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MESSAGE OF THE PRESIDENT OF THE UNITED STATES TO CONGRESS.

Nov. 7, 1792. I lay before you copies of certain papers relative to the Spanish interference in the execution of the treaty entered into, in the year one thousand seven hundred and ninety, between the United States and the Creek nation of Indians, together with a letter from the Secretary of State to the President of the United States, on the same subject.

GEORGE WASHINGTON. [These papers, it is believed, were not published.]

SPEECH OF THE PRESIDENT OF THE UNITED STATES TO BOTH HOUSES

OF CONGRESS. DEC. 3, !793. Fellow citizens of the Senate, and of the House of Representatives,

again called into office, no fit occasion has arisen for expressing to my fellow citizens at large, the deep and respectful sense, which I feel, of the renewed testimony of publick approbation. While, on the one hand, it awakened my gratitude for all those instances of affectionate partiality, with which I have been honoured by my country ; on the other, it could not prevent an earnest wish for that retirement, from which no private consideration should ever have torn me. But influenced by the belief, that my conduct would be estimated according to its real motives ; and that the people, and the authorities derived from them, would support exertions, having nothing personal for their object, I have obeyed the suffrage, which commanded me to resume the executive power; and I humbly implore that Being, on whose will the fate of nations depends, to crown with success, our mutual endeavours for the general happiness.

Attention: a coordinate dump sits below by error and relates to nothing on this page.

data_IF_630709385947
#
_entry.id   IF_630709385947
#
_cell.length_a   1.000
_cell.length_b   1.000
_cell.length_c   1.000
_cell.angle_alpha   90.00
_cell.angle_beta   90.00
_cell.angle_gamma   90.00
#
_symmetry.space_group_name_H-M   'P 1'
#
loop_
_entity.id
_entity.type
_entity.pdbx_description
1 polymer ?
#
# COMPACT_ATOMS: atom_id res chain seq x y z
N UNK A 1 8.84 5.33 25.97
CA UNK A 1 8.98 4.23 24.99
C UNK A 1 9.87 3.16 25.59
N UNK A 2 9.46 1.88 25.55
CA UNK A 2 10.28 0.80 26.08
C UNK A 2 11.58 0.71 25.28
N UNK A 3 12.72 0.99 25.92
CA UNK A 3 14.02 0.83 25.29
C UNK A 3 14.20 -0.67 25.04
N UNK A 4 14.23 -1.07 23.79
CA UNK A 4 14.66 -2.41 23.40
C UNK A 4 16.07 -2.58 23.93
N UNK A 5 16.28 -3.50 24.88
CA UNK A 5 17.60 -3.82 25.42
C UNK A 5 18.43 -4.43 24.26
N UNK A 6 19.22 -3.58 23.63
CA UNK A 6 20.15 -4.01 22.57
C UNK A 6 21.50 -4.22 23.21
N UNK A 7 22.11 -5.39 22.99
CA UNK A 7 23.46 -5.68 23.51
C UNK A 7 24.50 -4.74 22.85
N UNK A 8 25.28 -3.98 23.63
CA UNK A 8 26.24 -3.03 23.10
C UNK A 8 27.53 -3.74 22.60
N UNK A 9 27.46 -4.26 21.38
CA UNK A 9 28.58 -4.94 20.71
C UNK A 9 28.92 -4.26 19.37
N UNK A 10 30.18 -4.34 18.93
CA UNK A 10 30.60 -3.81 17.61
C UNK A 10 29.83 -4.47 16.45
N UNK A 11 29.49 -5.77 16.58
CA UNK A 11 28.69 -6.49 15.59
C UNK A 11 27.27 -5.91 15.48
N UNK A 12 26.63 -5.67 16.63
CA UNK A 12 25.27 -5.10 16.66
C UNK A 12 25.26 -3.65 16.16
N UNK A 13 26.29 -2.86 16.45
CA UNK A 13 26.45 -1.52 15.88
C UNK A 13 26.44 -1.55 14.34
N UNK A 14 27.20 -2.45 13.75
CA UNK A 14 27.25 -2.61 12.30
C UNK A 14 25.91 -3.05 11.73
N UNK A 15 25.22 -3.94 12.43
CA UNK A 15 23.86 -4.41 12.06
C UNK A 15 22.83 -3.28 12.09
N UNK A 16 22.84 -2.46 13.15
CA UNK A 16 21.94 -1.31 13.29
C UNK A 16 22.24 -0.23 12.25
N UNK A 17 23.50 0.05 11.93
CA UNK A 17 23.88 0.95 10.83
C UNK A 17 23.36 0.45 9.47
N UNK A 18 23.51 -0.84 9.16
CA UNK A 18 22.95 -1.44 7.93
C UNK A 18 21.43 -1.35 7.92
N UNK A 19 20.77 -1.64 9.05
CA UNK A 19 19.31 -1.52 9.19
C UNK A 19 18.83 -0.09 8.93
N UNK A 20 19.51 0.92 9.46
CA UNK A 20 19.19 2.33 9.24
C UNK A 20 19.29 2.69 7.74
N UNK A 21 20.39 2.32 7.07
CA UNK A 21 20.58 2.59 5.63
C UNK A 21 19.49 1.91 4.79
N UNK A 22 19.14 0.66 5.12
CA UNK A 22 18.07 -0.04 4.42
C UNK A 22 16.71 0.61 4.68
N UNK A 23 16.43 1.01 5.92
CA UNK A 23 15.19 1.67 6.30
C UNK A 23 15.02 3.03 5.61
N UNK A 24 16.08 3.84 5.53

As soon as the war in Europe had embraced those powers with whom the United States have the most extensive relations, there was reason to apprehend that our intercourse with them might be interrupted, and our disposition for peace, drawn into question, by the suspicions, too often entertained by belligerent nations. It seemed therefore to be my duty, to admonish our citizens of the consequences of a contraband trade, and of hostile acts to any of the parties; and to obtain, by a declaration of

right to the immunities, belonging to our situation. Under these impressions, the proclamation which will be laid before you, was issued.

In this posture of affairs, both new and delicate, I resolved to adopt general rules, which should conform to the treaties, and assert the privileges, of the United States. These were reduced into a system, which will be communicated to you. Although I have not thought myself at liberty to forbid the sale of the prizes, permitted by our treaty of commerce with France to be brought into our ports, I have not refused to cause them to be restored, when they were taken within the protection of our territory, or by vessels commissioned, or equipped in a warlike form, within the limits of the United States. : It rests with the wisdom of Congress, to correct, improve or enforce this plan of procedure ; and it will probably be found expedient, to extend the legal code, and the jurisdiction of the Courts of the United States, lo many cases which, though dependent on principles already recognised, demand some further provisions.